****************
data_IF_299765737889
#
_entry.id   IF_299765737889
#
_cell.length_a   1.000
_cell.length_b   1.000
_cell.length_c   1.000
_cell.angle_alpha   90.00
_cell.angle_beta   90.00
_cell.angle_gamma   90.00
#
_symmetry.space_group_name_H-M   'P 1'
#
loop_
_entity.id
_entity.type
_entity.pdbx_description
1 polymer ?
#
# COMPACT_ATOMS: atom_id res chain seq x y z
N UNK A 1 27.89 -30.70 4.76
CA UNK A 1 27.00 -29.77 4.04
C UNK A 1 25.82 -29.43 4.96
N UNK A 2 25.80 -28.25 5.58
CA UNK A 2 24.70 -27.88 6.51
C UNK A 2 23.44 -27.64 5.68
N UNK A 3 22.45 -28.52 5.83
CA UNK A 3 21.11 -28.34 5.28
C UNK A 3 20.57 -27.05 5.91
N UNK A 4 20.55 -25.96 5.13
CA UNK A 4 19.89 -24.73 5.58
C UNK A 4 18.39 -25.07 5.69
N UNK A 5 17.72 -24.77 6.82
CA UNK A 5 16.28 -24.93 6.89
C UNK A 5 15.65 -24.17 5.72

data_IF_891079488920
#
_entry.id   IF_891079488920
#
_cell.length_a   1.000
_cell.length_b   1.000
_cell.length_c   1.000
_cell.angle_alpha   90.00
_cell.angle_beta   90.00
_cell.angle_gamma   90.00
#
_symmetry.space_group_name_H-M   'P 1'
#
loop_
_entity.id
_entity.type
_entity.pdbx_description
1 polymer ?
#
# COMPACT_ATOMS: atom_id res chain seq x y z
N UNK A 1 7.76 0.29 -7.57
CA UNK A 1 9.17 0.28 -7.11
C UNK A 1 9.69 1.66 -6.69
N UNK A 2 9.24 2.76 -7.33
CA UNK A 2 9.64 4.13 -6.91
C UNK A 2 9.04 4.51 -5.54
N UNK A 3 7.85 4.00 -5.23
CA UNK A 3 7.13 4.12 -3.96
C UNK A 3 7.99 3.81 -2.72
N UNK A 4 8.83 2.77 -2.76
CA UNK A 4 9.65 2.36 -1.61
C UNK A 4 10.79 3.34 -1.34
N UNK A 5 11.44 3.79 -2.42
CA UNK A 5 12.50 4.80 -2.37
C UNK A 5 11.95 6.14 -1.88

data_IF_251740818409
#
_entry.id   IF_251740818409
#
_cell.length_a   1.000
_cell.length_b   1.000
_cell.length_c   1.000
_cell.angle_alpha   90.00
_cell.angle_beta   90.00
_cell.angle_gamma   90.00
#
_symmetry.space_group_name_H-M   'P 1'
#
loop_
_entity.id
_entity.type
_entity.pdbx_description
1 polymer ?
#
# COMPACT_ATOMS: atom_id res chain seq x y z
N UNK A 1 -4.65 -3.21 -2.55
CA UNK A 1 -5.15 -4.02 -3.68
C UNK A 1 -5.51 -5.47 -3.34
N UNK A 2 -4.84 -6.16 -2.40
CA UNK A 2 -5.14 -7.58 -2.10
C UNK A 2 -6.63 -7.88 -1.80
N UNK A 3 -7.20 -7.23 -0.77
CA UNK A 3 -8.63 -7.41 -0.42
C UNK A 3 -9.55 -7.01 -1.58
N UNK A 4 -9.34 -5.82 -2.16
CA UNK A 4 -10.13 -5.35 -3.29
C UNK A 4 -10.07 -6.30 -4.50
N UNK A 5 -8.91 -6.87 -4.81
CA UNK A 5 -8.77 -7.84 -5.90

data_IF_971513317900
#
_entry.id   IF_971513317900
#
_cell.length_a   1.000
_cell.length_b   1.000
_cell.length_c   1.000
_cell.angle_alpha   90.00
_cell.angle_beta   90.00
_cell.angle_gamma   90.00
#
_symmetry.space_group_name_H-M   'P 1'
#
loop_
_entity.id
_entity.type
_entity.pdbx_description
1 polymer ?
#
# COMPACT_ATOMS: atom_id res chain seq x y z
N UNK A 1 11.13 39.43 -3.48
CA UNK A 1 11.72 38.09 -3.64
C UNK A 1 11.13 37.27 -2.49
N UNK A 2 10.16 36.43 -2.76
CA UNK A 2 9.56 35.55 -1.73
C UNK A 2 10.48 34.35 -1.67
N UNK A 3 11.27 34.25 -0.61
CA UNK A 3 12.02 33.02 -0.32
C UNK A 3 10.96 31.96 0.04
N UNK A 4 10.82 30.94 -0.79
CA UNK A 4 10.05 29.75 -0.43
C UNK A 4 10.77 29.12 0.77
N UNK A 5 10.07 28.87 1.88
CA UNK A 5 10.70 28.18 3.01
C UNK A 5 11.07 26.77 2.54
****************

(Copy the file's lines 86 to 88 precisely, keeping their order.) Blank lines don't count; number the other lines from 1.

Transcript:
_entity.type
_entity.pdbx_description
1 polymer ?